The School Run

April 11, 2010
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He still had her picture in his pocket, it was safer there anyway. Protected from the smeary fingers and guttural whisperings of the others; though what they’d give for a look at this creature, this porcelain doll with the never ending milk-white legs and the blue eyes you could drown in. But he could never do that, never flaunt her like that. You don’t do that to your own mother.

Boys cluster on the driveway; shoving, clamouring like magpies. Excitement and illicit cigarette smoke pepper the morning air. The parents approach, fathers in starched suits, underneath the swellings of stomachs, the mothers anxious yet ecstatic, arms extended. Youngsters saunter up self-conscious, accepting kisses with apparent aloofness.

He waits proudly, almost suave with his hair slicked smooth and his clean blue shirt and tie. These woman with ugly blotched faces and fleshy limbs, surely aren’t the same species as his mother. He shivers with anticipation…think how they will stare, how envious they will all be. It will no longer matter that he stumbled along like a broken puppet when he ran, or that he wore thick spectacles. His dazzling mother would be his saving grace. He could smell the sweet warmth of her skin, and feel her undulating hair beneath his fingertips. He adjusted his tie, and stood straight like a squirrel awaiting a peanut.

The time passes, and the families disperse, skittering as autumn leaves. He stands apart from the few others, his eyes huge and distant.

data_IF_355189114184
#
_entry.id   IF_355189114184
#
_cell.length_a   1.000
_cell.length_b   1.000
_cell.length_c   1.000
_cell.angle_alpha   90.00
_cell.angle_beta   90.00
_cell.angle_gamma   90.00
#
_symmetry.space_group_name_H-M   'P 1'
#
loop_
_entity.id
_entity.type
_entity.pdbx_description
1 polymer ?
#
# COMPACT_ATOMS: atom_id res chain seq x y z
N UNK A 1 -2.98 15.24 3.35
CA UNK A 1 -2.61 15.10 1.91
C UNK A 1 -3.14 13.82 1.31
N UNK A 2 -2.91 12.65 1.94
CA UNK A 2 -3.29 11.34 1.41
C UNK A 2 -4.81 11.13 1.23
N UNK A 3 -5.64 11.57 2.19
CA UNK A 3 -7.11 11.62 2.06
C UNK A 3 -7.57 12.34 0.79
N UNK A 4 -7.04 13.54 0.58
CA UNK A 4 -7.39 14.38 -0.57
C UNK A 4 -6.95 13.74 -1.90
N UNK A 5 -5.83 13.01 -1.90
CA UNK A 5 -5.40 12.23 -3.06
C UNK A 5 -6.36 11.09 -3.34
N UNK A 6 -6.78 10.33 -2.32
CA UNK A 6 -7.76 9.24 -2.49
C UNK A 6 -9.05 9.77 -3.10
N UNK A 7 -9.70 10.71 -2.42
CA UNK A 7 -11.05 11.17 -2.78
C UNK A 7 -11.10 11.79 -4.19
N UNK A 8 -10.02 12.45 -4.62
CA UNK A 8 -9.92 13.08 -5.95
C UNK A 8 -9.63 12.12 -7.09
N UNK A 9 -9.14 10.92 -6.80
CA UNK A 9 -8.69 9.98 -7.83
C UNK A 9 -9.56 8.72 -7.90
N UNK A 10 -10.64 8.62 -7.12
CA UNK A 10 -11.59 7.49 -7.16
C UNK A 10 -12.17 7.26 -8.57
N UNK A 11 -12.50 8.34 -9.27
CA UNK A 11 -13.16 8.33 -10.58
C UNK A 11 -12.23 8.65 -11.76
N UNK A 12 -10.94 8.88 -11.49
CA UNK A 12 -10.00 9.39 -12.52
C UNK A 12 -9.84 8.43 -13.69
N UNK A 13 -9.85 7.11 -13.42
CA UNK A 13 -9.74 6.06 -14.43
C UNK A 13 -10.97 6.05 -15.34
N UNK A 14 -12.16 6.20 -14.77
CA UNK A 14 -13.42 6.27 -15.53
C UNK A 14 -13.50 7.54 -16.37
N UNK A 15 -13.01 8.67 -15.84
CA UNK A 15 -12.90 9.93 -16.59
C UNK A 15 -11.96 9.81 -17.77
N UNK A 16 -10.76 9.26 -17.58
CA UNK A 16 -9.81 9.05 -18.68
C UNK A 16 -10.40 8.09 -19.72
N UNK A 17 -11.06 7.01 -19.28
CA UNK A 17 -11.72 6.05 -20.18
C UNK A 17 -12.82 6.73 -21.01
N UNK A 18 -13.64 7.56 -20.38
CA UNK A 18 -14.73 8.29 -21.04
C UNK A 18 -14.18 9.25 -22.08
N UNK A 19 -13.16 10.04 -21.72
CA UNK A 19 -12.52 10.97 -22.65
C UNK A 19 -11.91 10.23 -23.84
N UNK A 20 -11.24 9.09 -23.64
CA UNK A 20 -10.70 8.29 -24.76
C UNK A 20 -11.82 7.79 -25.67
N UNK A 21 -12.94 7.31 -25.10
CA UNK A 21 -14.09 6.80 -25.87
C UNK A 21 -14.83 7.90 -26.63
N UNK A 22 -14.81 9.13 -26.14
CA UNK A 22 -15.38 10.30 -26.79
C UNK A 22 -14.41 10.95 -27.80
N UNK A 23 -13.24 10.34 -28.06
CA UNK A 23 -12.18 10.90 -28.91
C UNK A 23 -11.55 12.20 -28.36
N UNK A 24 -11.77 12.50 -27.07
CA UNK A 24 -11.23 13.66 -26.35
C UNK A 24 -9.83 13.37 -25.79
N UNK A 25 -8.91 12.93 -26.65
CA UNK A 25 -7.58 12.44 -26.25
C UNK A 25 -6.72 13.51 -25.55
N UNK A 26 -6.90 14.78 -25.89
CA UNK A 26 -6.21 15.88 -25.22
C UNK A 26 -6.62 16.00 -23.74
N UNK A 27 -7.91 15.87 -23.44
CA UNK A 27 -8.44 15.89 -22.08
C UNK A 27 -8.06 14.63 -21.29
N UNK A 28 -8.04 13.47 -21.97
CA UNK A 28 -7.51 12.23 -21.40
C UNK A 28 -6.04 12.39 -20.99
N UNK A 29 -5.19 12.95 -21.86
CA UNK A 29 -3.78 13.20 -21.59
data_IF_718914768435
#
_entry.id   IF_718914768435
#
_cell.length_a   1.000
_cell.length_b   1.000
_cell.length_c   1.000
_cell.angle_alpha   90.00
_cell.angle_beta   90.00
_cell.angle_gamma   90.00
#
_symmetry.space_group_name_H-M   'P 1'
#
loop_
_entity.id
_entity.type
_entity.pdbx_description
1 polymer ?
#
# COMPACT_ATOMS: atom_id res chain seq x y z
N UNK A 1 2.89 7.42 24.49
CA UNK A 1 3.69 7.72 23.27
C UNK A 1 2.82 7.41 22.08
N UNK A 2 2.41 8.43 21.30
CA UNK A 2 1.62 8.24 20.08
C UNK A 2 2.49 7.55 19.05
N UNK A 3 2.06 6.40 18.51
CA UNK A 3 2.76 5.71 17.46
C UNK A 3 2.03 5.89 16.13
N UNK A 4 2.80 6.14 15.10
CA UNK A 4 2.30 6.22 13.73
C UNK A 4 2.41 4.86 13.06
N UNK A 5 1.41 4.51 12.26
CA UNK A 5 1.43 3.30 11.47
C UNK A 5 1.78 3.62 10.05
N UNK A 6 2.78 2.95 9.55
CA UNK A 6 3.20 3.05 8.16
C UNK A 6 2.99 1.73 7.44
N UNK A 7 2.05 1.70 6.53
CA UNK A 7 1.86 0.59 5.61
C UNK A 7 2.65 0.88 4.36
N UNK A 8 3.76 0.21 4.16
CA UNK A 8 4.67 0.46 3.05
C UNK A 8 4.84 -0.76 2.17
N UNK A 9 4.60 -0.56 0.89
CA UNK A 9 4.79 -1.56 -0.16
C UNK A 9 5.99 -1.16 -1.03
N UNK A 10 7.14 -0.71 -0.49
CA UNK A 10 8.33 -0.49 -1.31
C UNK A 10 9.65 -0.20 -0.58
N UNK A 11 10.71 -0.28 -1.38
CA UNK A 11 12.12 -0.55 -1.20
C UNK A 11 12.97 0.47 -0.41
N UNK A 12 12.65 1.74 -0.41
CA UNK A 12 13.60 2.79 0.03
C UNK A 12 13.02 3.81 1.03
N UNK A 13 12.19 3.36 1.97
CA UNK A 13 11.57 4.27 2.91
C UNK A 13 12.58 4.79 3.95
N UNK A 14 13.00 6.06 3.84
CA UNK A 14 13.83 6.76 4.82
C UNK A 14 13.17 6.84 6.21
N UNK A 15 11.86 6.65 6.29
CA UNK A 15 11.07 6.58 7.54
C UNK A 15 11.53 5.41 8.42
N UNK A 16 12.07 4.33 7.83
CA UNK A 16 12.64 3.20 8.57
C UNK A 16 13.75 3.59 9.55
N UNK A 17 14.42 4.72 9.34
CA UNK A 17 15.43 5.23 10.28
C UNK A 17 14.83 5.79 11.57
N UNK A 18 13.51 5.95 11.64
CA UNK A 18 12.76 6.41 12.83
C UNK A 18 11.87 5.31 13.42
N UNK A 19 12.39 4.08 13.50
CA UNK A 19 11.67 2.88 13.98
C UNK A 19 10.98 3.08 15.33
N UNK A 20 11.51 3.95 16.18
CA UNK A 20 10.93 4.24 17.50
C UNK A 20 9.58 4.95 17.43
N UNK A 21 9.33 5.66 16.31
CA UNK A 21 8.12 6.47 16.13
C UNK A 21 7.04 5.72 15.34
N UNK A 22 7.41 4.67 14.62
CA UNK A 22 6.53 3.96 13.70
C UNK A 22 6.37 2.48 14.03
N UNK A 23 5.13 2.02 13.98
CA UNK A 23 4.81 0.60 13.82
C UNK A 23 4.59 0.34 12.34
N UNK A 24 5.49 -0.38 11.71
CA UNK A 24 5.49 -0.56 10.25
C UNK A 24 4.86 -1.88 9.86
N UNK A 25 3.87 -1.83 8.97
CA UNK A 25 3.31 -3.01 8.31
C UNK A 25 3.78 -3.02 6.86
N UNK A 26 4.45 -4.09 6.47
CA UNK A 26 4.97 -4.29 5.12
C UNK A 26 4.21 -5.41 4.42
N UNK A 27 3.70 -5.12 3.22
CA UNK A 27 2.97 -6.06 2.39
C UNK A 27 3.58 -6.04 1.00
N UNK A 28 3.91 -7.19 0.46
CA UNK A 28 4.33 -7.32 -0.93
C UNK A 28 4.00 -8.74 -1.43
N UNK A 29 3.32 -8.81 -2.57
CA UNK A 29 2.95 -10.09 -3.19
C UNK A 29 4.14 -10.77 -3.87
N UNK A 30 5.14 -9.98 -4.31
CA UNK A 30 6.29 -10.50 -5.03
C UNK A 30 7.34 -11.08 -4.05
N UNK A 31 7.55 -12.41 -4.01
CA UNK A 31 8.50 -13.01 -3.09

“She ain’t coming, is she?”
“Just a minute more, she’ll be here,” he murmured, almost inaudibly, “she promised,”
He whispers it over and over inside his head like an enchantment. But she does not come. His heart curls over, he feels his blood slow in his veins with disappointment and melancholy.
“She ain’t coming, is she?” they chorus again, the words smarting.

The viscous blood thuds rapidly in his ears and he’s engulfed in sadness, ducking away from the other boys he runs for what seems forever until the taste of vomit rises at the back of his throat and he can go no further.
He embraces his broken frame, curling into a ball, he tastes saltwater. But he’s had so much practice no-one could tell he’s crying any longer, and anyway who would care? He escapes in his mind- somewhere, anywhere, nowhere- and drifts to forget.





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